image of man holding knee and another man Asian squatting Featured image for blog post tittled as Is asian squat good for knees

Is Asian Squat Good for Knees? (🤔Well, It Can Be If…)

Is the Asian squat good for your knees? This question has been the subject of much debate in quite a lot in recent years. So, in this blog post, we’ll have a closer look to find out the answer to this question once and for all!

Agenda of Blog Post:

Rather than finding the answer in a simple yes or no, what we’ll do is compare and analyze the benefits and risks of doing an Asian squat to find out not only whether it is good for the knee or not, but also the “why” of the answer.

Before diving into the answer, let’s see what an Asian squat is.

What Is an Asian Squat

The Asian squat is the common sitting position of people in many Asian countries. This is not even considered an exercise in some countries because people in Asian countries frequently sit in this position to do various activities in their daily routine such as using restrooms, washing clothes, and cooking. 

man doing Asian squat on the ground
Man Photo from Flickr.com

But in recent years the Asian squat has gotten traction from many fitness enthusiasts

It is often used as a resting position in Yoga and is also used as a compound exercise in workouts.

To Better answer the question: Is Asian squat good for knees? Let’s compare some of the benefits and risks associated with doing Asian squats when it comes to knee health. 

The Benefits of the Asian Squat for the Knee

Good for Knee Flexibility:

One of the benefits of the Asian squat is that it can improve flexibility and mobility in the knee. 

woman stretching her knee

Good for Knee Mobility:

The squat requires a wide range of motion in the knee joint, which can help to increase blood flow, release tension, and improve overall mobility. 

Good for Muscle Activation in the Lower Body:

The Asian squat can increase muscle activation in the lower body, which can help to build strength and improve balance and stability.

Good for Knee Ligaments:

The squatting position can help strengthen the muscles and ligaments around the knee joint.

The Risks of the Asian Squat for Knee

There are also risks associated with the Asian squat that need to be taken into account.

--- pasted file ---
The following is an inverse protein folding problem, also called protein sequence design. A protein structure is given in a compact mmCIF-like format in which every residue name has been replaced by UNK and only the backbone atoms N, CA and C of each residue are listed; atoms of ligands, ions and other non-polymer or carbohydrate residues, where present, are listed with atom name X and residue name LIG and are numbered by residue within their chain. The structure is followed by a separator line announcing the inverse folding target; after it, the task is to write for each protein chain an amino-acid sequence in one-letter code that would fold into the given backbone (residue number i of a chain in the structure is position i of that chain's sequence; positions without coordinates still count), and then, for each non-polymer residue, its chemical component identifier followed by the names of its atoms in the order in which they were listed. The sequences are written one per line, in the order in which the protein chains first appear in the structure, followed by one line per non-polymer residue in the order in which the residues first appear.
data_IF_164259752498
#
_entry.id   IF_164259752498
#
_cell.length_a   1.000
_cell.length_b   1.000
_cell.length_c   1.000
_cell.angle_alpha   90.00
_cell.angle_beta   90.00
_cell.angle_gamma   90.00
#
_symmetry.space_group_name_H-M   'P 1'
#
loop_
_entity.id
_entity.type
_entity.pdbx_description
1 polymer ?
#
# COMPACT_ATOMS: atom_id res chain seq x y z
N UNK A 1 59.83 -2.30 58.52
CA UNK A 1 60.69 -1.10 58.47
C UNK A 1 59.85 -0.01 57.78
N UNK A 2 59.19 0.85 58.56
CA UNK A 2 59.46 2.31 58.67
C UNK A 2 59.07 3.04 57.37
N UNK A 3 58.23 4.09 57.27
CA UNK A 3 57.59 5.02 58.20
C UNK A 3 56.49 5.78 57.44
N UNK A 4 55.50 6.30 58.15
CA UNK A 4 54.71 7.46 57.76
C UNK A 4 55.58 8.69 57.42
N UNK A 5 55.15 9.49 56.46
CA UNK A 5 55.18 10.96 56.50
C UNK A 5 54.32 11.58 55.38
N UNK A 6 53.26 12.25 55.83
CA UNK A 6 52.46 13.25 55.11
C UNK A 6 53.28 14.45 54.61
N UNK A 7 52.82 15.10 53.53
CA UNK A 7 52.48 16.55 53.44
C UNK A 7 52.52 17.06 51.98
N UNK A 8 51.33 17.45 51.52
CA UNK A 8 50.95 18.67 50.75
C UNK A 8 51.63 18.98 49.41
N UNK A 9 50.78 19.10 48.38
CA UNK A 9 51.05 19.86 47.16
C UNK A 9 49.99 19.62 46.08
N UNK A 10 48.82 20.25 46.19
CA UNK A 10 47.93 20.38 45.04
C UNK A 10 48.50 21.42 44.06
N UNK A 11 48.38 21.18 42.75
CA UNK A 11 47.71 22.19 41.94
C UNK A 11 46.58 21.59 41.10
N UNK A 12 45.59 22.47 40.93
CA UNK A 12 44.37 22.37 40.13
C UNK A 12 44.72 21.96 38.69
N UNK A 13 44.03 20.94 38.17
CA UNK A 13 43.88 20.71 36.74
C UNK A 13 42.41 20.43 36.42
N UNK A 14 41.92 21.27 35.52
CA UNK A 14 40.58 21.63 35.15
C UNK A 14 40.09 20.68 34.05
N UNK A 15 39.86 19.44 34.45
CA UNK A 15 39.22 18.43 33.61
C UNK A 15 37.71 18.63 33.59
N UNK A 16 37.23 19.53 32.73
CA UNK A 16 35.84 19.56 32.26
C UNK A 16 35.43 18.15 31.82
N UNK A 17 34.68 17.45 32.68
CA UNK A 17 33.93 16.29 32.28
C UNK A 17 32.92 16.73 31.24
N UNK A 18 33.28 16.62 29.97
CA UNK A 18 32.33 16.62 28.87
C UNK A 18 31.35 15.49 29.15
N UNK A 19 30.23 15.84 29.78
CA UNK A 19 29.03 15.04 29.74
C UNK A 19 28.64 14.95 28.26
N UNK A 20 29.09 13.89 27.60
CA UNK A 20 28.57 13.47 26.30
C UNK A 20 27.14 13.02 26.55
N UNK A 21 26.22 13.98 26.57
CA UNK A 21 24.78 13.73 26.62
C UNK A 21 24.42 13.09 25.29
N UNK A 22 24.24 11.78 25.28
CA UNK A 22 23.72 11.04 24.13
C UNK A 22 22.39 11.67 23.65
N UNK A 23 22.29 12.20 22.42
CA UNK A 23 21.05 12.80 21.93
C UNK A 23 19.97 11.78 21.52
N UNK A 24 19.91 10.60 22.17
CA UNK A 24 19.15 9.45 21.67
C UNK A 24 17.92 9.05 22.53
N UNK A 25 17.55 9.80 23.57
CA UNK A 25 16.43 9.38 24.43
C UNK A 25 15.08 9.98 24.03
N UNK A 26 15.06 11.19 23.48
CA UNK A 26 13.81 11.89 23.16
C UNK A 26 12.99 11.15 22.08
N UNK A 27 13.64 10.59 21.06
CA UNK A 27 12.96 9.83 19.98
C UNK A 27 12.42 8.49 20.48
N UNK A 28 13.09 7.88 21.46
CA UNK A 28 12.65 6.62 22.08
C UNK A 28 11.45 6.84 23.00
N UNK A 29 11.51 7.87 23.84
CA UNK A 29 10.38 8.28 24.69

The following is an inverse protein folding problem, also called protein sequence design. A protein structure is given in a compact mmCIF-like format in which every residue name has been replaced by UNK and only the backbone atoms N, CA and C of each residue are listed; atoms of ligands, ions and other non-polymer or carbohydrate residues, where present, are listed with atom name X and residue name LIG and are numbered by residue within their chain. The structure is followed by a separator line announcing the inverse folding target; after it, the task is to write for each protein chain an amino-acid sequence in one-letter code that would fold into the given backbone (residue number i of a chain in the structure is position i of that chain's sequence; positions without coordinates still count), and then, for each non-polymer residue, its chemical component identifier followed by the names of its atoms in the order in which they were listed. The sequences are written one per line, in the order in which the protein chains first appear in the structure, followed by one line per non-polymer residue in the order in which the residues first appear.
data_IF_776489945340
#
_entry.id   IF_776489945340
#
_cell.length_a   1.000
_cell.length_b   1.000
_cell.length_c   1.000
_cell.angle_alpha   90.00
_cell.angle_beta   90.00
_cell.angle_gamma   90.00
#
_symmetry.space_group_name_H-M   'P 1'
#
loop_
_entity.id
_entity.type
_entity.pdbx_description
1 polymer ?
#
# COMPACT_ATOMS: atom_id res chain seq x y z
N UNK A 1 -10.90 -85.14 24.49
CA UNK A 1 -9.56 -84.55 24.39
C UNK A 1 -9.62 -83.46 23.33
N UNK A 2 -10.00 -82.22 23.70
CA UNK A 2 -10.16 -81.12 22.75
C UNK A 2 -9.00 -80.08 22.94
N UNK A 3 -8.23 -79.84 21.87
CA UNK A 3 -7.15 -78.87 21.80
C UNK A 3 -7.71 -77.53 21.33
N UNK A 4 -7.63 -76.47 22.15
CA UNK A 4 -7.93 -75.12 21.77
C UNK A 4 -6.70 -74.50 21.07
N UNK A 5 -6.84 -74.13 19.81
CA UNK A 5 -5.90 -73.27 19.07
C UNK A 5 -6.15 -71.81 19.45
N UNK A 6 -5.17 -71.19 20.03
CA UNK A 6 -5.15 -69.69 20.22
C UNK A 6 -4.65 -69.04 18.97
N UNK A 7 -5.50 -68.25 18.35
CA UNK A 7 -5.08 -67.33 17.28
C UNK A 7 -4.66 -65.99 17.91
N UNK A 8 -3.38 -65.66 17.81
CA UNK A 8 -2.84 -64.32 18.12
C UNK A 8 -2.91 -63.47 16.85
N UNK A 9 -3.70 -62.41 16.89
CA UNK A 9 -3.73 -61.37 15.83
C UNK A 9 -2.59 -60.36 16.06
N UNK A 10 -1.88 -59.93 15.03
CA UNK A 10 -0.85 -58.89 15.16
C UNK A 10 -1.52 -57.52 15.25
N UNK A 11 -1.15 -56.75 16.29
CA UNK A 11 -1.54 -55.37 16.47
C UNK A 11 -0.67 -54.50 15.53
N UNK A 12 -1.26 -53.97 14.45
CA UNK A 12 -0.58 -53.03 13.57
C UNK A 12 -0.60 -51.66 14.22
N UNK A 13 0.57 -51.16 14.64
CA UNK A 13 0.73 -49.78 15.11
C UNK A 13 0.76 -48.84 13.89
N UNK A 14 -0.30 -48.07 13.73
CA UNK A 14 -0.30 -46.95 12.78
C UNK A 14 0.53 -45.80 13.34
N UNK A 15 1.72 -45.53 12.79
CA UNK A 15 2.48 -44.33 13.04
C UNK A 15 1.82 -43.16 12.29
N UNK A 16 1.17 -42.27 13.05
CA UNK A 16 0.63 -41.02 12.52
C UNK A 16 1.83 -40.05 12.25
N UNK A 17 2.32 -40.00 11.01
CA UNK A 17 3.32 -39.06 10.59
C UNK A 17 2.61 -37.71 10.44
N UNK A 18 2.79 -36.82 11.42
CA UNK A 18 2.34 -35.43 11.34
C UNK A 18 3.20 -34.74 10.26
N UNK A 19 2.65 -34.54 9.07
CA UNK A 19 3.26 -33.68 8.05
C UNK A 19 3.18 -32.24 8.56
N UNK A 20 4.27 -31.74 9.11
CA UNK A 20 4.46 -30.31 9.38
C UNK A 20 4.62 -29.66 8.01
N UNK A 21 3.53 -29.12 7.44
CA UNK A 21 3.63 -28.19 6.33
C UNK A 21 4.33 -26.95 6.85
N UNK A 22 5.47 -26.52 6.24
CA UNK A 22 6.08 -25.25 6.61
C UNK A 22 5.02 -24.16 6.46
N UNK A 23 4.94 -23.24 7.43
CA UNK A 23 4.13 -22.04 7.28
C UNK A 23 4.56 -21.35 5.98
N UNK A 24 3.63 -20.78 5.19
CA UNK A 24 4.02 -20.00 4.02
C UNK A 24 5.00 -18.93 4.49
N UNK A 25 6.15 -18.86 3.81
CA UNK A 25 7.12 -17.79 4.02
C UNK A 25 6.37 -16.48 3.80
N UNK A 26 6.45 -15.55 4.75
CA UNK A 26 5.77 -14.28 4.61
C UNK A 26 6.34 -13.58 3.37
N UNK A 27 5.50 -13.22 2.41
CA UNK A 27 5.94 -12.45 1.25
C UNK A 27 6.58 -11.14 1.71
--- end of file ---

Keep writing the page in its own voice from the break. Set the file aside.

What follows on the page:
Increased Stress on the Knee Joint:

knee illustration showing stress on knee
Knee Image from Vecteezy.com

When it comes to the risk attached to the knee, one of the main concerns is that an Asian squat can potentially place some extra stress on your knee joint, especially when you’re a novice or you’re not using proper technique, which can lead to pain in the knee or may exacerbate existing conditions such as arthritis or injury.

Risk of Injury for Individuals With Pre-existing Knee Conditions:

If you have had pre-existing knee conditions or have a sedentary lifestyle, you might want to start with a more gentle form of squat or consult a physical therapist before attempting the Asian squat because, as said earlier, it can put some extra stress on the knee joint.

Is Asian Squat Good for Knees?

silhouette of man holding question mark illustration of knee
Joint icon from Vecteezy.com

So, is Asian squat good for knees? And the answer is Yes, generally speaking, many people find the Asian squat beneficial for their knee health. But sometimes it is not good for your knees when you either have any knee pain, or injury or have had a knee replacement surgery.

Should I Incorporate the Asian Squat Into My Exercise Routine?

Before you dive in to perform your Asian squat you need to consider some factors, such as

Pre-existing Knee Conditions:

First things first, listen to your body and pay attention to any pain or discomfort in the knee you feel when attempting an Asian squat. 

If you experience any persistent pain or discomfort in your knees when you perform the Asian squat, in that case, it is always recommended to seek advice from a doctor or physical therapist before attempting, not only, the Asian squat but also any new exercise. 

Gradual progression:

When you are new to Asian squats, you need to do them less deeply in the beginning and then gradually increase the depth of your Asian squat. Improving your Asian squats with gradual progression will provide you with two benefits, it will not only help you avoid putting extra stress on your knees, but it will also increase flexibility in your lower body.

Proper Technique and Form:

It is important to focus on proper technique and form when performing the Asian squat, as improper technique can increase the risk of injury. Here’s how you can do an Asian squat properly.

TL;DR

Wrapping things up, Asian squat comes with both benefits and risks (as we discussed in this post). An Asian squat is actually good for your knees, but doing an Asian squat can put some risks on your knee health if you have certain pre-existing conditions, as mentioned in this blog post.